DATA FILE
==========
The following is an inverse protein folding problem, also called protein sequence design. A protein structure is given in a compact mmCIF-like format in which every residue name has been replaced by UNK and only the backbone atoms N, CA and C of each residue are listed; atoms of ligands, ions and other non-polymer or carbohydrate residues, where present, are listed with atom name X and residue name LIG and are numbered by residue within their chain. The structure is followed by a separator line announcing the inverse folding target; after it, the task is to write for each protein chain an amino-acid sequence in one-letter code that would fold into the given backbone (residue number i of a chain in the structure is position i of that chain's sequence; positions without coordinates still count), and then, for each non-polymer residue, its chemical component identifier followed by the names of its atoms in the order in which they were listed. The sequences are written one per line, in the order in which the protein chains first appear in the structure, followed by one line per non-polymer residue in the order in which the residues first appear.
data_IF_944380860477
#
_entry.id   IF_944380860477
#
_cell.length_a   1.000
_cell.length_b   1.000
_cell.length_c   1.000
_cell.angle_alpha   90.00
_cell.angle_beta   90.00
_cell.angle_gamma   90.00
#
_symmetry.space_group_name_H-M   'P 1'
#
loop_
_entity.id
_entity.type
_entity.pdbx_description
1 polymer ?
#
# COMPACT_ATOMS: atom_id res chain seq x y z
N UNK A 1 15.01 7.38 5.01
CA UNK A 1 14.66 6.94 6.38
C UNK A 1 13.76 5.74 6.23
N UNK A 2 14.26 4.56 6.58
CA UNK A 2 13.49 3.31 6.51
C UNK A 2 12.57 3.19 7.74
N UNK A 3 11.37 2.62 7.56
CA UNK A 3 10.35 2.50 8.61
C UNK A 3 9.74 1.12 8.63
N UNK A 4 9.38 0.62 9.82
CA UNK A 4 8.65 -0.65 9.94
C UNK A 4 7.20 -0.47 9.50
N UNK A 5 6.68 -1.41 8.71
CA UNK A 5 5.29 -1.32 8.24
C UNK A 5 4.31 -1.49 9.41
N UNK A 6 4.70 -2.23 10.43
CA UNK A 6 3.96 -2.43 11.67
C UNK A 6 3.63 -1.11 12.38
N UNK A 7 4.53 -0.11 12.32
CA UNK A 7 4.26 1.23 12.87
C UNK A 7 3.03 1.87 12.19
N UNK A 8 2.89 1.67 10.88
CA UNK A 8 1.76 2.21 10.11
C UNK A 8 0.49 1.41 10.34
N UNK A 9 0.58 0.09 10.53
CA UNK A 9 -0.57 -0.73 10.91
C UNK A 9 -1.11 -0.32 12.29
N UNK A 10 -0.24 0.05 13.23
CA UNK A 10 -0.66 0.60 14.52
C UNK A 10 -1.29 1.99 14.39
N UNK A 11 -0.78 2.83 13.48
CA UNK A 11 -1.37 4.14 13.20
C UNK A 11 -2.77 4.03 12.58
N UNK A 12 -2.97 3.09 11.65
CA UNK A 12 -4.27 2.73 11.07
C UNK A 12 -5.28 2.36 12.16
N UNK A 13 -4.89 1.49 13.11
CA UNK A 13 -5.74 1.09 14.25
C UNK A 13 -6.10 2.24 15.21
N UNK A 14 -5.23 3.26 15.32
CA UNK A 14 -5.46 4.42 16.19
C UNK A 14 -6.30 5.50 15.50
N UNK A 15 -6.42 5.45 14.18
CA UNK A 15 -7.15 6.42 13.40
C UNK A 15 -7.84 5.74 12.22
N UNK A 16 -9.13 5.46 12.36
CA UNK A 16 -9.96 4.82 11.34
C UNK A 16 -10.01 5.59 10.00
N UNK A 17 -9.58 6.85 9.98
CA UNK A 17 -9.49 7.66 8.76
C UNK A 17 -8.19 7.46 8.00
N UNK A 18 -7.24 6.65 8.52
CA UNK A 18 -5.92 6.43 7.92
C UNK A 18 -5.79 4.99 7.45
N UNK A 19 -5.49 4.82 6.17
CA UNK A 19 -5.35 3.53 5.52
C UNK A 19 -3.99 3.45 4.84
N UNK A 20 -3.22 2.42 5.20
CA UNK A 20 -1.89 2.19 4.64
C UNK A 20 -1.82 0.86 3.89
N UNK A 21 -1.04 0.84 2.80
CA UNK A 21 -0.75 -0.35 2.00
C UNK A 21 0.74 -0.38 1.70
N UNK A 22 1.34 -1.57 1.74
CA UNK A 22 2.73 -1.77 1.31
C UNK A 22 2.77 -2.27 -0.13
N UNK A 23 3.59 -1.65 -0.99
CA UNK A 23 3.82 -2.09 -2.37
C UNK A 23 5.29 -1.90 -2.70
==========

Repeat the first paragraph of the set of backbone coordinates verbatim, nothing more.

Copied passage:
The following is an inverse protein folding problem, also called protein sequence design. A protein structure is given in a compact mmCIF-like format in which every residue name has been replaced by UNK and only the backbone atoms N, CA and C of each residue are listed; atoms of ligands, ions and other non-polymer or carbohydrate residues, where present, are listed with atom name X and residue name LIG and are numbered by residue within their chain. The structure is followed by a separator line announcing the inverse folding target; after it, the task is to write for each protein chain an amino-acid sequence in one-letter code that would fold into the given backbone (residue number i of a chain in the structure is position i of that chain's sequence; positions without coordinates still count), and then, for each non-polymer residue, its chemical component identifier followed by the names of its atoms in the order in which they were listed. The sequences are written one per line, in the order in which the protein chains first appear in the structure, followed by one line per non-polymer residue in the order in which the residues first appear.